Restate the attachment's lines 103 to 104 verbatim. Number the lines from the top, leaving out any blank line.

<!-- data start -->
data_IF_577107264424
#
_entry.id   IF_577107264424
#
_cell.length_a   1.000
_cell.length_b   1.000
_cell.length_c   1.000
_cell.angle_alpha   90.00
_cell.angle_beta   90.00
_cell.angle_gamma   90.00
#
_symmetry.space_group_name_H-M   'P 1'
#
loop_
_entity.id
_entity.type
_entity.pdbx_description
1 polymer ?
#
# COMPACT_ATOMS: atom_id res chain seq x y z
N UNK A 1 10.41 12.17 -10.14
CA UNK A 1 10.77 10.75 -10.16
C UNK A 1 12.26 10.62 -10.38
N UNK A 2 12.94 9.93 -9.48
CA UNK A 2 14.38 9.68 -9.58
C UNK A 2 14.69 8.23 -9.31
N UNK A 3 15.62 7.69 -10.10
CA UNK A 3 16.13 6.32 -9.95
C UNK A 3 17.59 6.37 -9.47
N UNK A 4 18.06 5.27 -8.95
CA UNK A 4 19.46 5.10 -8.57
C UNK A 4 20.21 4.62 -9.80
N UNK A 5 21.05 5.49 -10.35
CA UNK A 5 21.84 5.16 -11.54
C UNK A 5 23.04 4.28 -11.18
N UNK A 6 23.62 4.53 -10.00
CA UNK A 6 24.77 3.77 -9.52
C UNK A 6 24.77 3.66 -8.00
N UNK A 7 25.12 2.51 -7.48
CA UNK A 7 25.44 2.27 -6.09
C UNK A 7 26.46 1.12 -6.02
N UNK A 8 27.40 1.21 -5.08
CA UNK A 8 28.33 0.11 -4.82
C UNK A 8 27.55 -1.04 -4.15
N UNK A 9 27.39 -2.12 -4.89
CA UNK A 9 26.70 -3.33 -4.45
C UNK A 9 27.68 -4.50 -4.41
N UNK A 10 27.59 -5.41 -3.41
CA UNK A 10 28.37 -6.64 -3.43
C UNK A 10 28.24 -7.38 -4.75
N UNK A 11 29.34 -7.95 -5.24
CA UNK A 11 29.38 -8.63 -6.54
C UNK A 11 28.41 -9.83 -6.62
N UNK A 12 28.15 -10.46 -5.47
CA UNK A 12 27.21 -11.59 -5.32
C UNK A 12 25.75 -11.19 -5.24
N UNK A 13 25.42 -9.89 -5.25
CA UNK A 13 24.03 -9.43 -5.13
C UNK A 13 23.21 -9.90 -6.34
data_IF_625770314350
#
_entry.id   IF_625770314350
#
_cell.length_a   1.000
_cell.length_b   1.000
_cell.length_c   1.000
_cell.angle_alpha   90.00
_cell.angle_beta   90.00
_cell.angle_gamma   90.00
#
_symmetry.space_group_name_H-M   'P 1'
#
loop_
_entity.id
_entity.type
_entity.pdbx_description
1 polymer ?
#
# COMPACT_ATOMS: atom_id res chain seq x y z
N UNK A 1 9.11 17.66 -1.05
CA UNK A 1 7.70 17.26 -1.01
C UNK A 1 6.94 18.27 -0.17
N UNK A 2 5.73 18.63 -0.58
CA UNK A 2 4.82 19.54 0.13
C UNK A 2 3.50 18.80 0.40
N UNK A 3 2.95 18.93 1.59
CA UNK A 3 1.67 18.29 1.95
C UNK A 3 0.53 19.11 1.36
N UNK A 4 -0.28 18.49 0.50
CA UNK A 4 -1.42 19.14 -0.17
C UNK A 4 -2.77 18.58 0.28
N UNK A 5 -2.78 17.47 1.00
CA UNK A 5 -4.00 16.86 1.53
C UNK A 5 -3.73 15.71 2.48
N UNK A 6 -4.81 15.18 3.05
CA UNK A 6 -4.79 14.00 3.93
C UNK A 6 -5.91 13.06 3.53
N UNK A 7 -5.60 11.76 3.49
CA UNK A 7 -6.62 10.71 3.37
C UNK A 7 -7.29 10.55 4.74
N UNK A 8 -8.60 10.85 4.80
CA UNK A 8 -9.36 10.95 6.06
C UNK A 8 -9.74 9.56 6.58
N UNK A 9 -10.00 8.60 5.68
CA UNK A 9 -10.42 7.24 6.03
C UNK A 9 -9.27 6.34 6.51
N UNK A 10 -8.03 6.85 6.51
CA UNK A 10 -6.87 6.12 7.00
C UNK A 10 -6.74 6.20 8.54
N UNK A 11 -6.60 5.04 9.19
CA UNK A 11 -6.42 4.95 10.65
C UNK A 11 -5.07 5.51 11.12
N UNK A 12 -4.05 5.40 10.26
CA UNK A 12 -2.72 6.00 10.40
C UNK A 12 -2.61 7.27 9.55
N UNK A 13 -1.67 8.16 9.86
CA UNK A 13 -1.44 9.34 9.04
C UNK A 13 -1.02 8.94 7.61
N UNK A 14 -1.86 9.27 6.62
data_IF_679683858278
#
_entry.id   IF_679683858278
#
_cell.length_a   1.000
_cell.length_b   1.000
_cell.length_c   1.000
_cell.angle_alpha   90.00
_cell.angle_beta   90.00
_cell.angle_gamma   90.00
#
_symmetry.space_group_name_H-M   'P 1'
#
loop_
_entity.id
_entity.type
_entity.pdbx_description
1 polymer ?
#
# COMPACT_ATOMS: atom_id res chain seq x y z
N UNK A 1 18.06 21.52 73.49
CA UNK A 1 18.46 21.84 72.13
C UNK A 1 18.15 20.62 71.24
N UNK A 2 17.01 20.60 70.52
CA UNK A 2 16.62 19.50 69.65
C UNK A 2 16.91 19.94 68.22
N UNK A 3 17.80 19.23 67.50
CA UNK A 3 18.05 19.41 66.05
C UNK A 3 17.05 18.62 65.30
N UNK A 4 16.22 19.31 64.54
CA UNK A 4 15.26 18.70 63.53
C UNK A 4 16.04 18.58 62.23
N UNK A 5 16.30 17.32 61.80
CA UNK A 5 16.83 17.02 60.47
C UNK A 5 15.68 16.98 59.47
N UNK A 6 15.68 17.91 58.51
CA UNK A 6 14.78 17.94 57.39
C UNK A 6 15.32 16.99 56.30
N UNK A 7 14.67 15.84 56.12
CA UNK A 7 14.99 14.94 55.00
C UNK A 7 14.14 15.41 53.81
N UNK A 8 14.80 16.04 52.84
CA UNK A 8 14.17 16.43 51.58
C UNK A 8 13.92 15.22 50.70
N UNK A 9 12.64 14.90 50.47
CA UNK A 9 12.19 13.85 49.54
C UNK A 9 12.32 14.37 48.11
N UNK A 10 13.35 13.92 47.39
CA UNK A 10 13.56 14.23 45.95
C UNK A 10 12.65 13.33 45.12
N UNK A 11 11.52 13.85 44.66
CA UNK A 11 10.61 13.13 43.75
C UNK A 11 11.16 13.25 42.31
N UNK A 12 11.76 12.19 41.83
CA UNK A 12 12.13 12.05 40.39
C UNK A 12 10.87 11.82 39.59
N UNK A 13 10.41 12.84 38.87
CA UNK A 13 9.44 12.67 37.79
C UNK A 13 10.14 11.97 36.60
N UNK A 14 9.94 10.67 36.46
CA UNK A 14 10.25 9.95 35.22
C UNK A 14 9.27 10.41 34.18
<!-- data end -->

C UNK A 8 -9.74 9.56 6.58
N UNK A 9 -10.00 8.60 5.68